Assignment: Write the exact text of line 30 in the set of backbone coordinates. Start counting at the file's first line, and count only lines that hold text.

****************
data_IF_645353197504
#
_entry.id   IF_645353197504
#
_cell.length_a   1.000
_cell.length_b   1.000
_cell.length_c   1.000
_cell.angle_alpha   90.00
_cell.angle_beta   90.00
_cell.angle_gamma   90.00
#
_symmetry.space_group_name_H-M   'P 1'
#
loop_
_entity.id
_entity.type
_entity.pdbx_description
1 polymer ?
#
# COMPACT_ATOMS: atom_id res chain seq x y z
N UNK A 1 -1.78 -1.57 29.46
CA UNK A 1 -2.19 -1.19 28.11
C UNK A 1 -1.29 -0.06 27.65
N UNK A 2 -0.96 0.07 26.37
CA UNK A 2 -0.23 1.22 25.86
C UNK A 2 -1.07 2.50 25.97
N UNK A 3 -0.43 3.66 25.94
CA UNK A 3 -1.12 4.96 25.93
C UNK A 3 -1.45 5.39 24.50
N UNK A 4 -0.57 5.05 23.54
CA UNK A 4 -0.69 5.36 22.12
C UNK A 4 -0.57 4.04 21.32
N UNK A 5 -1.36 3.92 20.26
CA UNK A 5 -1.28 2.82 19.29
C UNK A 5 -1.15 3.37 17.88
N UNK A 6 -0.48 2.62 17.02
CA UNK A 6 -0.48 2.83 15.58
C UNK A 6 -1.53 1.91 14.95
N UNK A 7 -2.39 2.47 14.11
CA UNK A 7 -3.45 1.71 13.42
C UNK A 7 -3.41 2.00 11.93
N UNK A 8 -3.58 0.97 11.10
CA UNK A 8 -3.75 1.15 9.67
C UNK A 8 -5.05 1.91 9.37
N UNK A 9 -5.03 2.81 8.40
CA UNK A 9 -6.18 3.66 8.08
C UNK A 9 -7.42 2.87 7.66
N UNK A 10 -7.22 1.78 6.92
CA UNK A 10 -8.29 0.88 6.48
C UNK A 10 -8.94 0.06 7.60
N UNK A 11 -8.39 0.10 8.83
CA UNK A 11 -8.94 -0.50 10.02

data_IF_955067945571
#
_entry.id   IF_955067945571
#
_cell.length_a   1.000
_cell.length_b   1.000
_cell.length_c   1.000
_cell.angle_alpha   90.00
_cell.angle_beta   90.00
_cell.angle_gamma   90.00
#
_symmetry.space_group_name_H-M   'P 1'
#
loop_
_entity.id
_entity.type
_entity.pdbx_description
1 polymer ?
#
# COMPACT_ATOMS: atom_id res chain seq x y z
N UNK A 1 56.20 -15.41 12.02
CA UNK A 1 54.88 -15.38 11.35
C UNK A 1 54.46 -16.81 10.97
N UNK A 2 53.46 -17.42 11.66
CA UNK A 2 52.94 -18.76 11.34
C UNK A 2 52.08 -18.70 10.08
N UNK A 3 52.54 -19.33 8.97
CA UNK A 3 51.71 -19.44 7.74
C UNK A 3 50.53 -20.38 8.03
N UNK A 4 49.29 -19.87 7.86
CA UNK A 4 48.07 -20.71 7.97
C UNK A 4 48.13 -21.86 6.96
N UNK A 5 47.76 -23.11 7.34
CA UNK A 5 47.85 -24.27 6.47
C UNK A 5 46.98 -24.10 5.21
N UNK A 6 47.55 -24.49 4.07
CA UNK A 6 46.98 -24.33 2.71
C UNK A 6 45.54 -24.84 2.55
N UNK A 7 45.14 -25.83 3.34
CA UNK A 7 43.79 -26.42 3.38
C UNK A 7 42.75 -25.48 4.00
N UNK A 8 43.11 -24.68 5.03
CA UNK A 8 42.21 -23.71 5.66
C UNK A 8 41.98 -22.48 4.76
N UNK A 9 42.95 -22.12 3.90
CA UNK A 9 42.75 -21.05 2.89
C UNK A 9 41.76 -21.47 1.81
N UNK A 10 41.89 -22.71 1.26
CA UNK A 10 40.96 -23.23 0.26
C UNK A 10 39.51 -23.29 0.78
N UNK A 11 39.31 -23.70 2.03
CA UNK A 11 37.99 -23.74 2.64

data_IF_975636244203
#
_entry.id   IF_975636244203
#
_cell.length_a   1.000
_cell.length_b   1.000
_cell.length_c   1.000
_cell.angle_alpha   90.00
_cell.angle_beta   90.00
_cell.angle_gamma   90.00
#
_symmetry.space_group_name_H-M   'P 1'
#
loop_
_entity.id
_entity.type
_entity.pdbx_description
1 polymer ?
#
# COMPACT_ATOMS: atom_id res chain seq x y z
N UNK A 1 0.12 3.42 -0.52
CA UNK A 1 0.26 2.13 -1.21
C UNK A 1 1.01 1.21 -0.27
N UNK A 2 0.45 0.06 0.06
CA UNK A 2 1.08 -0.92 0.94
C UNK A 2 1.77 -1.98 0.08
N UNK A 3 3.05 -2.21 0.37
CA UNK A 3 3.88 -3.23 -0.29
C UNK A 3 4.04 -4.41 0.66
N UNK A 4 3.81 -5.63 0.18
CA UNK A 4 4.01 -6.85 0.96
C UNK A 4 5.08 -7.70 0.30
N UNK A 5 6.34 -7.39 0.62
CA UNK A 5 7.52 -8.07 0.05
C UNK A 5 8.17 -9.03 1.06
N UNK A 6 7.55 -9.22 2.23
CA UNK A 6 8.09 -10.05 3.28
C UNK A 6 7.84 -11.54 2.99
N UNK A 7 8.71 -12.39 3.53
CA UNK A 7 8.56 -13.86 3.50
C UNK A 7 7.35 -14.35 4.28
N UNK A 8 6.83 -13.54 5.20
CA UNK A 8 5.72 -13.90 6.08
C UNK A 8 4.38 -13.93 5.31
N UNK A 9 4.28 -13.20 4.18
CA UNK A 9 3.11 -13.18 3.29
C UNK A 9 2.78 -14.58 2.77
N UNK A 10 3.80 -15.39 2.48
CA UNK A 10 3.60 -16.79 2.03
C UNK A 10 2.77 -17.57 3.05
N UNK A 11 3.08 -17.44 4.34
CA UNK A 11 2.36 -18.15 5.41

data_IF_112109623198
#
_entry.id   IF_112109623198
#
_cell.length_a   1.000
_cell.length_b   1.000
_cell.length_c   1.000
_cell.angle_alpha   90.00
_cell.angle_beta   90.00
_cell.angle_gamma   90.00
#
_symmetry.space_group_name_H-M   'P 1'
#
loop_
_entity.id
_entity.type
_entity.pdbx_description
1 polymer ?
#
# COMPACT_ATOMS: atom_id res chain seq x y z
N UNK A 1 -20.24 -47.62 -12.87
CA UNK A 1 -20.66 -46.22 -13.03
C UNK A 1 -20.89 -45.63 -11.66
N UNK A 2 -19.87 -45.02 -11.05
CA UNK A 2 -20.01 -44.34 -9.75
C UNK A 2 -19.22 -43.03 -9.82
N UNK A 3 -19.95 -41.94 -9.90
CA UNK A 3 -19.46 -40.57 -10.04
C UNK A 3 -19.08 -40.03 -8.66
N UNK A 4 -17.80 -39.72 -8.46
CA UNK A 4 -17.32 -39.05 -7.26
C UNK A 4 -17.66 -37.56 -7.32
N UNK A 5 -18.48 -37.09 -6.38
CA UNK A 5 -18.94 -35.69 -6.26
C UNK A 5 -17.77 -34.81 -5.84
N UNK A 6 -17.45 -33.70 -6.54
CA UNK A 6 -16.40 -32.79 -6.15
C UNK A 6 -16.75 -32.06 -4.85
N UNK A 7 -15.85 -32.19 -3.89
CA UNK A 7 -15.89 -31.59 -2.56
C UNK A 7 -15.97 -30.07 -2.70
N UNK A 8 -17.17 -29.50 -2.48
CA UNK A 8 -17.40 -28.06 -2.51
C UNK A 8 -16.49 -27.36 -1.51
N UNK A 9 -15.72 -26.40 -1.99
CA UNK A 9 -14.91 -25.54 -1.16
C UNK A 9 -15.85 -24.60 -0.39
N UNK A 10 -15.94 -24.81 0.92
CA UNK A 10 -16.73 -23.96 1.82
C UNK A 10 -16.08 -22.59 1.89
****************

N UNK A 4 -0.57 5.05 23.54